Impact of pharmacist delivery of influenza vaccines on uptake in Canada
Authors: Sarah Buchan, Laura Rosella, Michael Finkelstein, David Juurlink, Fawziah Marra, Anik Patel, Jennifer Isenor, Margaret Russell, Susan Quach, Nancy Waite, and Jeff Kwong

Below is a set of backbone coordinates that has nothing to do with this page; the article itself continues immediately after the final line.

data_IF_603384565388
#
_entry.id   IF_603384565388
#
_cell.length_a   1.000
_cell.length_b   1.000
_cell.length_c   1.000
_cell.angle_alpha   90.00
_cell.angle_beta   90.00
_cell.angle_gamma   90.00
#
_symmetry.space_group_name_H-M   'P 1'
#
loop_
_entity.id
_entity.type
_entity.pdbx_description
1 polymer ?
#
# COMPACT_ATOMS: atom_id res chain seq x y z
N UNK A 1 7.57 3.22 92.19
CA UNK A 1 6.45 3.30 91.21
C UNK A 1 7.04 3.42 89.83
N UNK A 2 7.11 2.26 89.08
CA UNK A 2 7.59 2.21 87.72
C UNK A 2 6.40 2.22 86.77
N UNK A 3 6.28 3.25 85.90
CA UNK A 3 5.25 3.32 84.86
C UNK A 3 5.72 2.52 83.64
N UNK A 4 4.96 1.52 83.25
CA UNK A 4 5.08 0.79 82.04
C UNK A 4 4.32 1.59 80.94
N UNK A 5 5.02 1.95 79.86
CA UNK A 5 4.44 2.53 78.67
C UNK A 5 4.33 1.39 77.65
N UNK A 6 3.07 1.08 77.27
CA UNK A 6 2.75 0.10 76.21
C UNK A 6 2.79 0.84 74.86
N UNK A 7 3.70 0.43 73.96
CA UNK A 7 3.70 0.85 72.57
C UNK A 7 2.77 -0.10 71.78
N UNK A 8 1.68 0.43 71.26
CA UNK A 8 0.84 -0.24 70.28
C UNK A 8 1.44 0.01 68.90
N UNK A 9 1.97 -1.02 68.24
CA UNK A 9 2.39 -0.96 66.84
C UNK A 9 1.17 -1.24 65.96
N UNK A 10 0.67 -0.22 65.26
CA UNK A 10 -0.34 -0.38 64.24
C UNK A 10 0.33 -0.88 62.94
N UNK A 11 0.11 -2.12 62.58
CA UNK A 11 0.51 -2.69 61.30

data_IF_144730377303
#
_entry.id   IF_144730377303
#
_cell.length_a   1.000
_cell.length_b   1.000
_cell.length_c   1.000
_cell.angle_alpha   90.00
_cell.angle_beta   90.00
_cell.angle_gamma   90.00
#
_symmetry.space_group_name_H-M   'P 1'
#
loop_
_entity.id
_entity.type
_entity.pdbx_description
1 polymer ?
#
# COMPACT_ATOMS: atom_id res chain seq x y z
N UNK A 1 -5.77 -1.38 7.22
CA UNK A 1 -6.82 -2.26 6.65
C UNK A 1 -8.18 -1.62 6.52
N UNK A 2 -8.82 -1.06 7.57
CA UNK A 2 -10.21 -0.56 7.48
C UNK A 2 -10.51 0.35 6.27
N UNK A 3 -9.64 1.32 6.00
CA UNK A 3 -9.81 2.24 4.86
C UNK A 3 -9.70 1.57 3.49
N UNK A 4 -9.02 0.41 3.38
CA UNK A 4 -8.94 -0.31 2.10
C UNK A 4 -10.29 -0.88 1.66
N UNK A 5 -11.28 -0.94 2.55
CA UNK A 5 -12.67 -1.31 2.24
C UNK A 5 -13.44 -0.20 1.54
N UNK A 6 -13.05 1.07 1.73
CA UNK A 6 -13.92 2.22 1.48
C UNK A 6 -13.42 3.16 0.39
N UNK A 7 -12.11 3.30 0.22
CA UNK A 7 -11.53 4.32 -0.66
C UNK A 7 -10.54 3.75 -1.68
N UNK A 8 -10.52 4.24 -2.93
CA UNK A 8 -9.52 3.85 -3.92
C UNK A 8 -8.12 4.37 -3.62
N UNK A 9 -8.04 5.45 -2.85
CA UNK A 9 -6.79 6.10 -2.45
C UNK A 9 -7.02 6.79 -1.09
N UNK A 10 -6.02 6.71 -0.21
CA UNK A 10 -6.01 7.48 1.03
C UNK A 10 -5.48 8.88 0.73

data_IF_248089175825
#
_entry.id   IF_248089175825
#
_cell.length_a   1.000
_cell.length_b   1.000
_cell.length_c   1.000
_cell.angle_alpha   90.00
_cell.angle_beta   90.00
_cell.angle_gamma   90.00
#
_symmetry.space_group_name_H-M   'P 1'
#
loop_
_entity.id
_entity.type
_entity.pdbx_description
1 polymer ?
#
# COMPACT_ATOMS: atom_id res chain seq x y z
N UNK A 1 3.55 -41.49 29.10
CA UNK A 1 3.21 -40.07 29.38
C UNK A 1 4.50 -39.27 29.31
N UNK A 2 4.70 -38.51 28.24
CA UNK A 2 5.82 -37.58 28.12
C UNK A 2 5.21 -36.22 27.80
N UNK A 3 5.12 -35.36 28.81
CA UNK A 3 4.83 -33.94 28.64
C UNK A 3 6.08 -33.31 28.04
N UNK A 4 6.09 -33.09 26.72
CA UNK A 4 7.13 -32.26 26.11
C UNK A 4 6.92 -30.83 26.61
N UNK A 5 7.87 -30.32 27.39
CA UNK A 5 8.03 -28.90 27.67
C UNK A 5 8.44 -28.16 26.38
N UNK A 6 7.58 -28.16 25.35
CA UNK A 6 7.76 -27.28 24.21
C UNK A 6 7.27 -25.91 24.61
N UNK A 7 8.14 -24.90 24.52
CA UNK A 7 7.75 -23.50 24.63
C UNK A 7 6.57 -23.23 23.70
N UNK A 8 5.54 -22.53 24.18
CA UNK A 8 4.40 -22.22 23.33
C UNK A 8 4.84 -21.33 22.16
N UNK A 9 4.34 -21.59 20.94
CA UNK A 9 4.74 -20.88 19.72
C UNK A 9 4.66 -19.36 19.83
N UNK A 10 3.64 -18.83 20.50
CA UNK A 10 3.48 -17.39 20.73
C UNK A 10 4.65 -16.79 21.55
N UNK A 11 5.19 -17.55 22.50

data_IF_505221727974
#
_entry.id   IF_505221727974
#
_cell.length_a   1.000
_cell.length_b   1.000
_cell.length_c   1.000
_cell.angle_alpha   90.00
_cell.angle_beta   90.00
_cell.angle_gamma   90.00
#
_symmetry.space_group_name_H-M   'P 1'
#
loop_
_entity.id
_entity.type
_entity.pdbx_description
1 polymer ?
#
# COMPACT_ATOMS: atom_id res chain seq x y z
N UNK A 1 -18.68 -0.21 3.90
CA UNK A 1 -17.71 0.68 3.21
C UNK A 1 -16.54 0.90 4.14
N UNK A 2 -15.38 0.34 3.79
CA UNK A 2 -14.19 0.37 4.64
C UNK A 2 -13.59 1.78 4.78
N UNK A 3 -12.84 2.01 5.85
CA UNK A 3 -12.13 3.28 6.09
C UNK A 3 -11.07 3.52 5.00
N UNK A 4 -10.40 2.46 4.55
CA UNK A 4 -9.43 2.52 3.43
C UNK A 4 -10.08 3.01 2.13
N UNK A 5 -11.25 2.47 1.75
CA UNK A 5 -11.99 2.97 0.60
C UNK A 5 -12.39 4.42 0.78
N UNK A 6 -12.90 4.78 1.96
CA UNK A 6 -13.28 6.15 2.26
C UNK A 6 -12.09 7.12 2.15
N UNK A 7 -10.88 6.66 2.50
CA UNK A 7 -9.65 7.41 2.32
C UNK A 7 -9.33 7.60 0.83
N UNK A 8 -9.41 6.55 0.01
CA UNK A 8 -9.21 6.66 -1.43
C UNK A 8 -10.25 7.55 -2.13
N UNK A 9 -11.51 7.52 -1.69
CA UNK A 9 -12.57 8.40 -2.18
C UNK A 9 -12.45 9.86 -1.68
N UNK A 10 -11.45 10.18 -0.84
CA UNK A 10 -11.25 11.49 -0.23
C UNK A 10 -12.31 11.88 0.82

Uptake of influenza vaccination in Canada continues to be suboptimal; accessibility may play a role. Legislation permitting the administration of influenza vaccines by pharmacists has been adopted in several provinces. This study aims to determine the impact of allowing pharmacists to provide influenza vaccines on uptake in Canada. We pooled data from the 2007-2013 cycles of the Canadian Community Health Survey (CCHS). To determine the impact of the initiation of a provincial pharmacist influenza vaccination policy on individual-level vaccine uptake, we used a modified Poisson regression model with normalized weights to estimate the prevalence ratio (PR), while controlling for health behaviours and sociodemographic factors. Overall, 28.3% of respondents reported receiving a seasonal influenza vaccine in the year before their participation in the CCHS. The overall adjusted PR for individuals living in provinces with a pharmacist influenza vaccination policy was 1.08. Influenza vaccination was strongly associated with age, sex, ethnicity, marital status, education, income, having a chronic medical condition, smoking, self-reported health status, body mass index, having a regular doctor, living in an urban area and living in a province with a universal influenza vaccination policy, as well as province and season. Influenza vaccine uptake decreased over the study period, but was better maintained in provinces where pharmacists could provide influenza vaccination. The prevalence of influenza vaccination uptake appeared higher where pharmacists were allowed to administer influenza vaccines. By increasing access, allowing pharmacist vaccination may be one method to increase influenza vaccination in a population.
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